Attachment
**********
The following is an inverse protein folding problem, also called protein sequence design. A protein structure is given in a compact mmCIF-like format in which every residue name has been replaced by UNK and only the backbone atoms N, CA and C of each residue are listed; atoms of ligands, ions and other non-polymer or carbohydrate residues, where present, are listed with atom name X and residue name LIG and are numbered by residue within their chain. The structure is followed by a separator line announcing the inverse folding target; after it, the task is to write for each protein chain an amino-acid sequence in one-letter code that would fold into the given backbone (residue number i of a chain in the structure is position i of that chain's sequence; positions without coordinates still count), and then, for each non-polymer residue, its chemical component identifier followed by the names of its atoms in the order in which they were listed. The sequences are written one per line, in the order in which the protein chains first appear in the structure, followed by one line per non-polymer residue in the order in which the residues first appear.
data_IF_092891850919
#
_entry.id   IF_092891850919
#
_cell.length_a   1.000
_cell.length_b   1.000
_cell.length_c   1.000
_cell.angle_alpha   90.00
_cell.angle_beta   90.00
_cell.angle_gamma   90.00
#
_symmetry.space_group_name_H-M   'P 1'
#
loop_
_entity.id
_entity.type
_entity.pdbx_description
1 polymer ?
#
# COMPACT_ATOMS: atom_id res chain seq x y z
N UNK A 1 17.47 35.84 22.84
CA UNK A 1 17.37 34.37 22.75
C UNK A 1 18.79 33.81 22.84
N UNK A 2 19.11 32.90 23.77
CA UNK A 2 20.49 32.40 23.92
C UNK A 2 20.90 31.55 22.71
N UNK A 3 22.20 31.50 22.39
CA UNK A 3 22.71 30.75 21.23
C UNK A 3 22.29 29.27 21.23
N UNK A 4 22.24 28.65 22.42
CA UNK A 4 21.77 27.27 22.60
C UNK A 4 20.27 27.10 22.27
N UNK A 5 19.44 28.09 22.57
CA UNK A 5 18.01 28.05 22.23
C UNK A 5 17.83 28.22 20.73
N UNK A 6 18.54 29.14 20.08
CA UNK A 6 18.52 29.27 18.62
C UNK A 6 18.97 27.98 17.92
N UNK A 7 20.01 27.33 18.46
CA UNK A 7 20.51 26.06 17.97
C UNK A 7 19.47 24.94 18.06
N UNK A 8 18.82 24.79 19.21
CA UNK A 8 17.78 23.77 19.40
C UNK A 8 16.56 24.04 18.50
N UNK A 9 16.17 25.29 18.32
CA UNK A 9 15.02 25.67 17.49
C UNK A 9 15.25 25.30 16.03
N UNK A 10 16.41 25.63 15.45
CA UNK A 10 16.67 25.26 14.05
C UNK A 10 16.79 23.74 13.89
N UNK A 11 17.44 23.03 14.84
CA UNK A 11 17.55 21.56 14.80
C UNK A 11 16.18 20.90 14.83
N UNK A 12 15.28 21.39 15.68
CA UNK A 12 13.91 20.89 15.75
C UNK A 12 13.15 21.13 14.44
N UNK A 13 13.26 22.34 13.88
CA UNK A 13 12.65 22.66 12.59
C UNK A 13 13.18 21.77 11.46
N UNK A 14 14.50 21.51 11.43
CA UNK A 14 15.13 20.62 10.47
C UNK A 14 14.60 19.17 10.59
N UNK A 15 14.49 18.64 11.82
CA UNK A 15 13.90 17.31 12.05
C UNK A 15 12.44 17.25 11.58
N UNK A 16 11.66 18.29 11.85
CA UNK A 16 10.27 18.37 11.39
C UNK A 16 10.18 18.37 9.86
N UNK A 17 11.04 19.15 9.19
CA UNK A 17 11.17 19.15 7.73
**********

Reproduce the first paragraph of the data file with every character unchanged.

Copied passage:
The following is an inverse protein folding problem, also called protein sequence design. A protein structure is given in a compact mmCIF-like format in which every residue name has been replaced by UNK and only the backbone atoms N, CA and C of each residue are listed; atoms of ligands, ions and other non-polymer or carbohydrate residues, where present, are listed with atom name X and residue name LIG and are numbered by residue within their chain. The structure is followed by a separator line announcing the inverse folding target; after it, the task is to write for each protein chain an amino-acid sequence in one-letter code that would fold into the given backbone (residue number i of a chain in the structure is position i of that chain's sequence; positions without coordinates still count), and then, for each non-polymer residue, its chemical component identifier followed by the names of its atoms in the order in which they were listed. The sequences are written one per line, in the order in which the protein chains first appear in the structure, followed by one line per non-polymer residue in the order in which the residues first appear.